Generally I narrate my life story back to myself with me as a protagonist. But if everyone’s doing that, the people we meet on the road may cast me as the idiot, the callous foreigner, the terror. They might even have good reasons to do so (1,400 words). Continue reading
Truly, the Maitian Hostel threw me in front of individuals who were to change the course of the journey I am undertaking. It was at this hostel, a relaxed haven from the armed guards and tanks of Urumqi, China that I met both Gonzalo and Ilona. I joined the former – a hitchhiker famous among his Argentine countrymen and women – the day after we met for six hundred kilometres of thumbing through China’s far northwest. However, my journey with Ilona wasn’t to start so quickly. We agreed to rendezvous in a few weeks time, in a different country and a different region, for a two thousand kilometre bicycle ride.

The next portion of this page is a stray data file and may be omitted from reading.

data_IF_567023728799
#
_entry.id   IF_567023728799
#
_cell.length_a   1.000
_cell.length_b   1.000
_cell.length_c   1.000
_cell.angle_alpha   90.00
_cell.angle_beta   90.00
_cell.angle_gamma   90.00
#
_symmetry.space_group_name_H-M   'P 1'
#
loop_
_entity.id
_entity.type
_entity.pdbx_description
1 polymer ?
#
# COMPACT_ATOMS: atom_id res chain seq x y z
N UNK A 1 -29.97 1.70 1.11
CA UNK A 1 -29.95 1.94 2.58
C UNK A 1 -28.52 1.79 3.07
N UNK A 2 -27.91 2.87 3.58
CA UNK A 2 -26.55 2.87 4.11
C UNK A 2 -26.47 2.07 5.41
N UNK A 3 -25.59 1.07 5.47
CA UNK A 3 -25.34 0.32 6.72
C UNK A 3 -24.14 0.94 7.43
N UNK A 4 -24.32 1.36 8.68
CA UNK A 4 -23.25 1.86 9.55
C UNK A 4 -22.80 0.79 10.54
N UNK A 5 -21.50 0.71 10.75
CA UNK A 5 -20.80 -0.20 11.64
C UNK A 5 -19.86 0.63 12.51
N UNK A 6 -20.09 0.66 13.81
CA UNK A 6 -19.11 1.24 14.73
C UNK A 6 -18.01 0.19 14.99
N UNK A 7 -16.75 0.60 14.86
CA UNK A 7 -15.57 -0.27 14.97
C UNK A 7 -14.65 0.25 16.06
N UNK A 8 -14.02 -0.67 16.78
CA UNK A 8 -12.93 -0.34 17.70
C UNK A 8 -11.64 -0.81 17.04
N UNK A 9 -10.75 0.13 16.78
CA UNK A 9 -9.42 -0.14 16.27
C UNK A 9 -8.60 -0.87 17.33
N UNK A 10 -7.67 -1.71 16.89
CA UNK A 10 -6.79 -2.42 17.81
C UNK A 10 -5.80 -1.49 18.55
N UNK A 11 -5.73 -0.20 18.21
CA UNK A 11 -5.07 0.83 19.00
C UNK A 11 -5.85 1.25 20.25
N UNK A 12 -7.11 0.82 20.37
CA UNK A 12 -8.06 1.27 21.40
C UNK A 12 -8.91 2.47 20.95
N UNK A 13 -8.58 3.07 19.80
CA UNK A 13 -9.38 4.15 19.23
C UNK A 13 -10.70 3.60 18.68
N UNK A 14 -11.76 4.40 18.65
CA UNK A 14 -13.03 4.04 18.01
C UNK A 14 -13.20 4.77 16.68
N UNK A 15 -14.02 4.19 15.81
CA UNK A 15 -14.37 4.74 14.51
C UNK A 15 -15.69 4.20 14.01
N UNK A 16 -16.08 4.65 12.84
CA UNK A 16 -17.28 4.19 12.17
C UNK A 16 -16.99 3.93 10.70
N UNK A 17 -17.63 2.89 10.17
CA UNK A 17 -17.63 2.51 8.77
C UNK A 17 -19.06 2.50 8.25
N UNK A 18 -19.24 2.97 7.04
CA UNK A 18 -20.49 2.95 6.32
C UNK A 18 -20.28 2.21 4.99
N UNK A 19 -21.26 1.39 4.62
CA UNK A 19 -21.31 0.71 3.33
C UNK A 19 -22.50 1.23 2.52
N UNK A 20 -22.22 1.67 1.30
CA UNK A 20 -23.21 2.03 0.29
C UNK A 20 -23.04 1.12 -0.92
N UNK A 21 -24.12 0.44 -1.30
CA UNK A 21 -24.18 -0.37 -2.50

The approach of Simona and Danielle on a cold morning in Tajikistan was exciting. Ilona and I were heading south and the awesome Italian duo, north. There was no need to pull off onto the shoulder to exchange stories and advice – we were the only ones around. No cars, no people, the wasteland even devoid of livestock – just the four of us trying our luck out on the Pamir plateau.
A riddle: What do a barn piled with hay, a field nearby a police checkpoint and a stretch of riverbank across from Afghanistan all have in common? Continue reading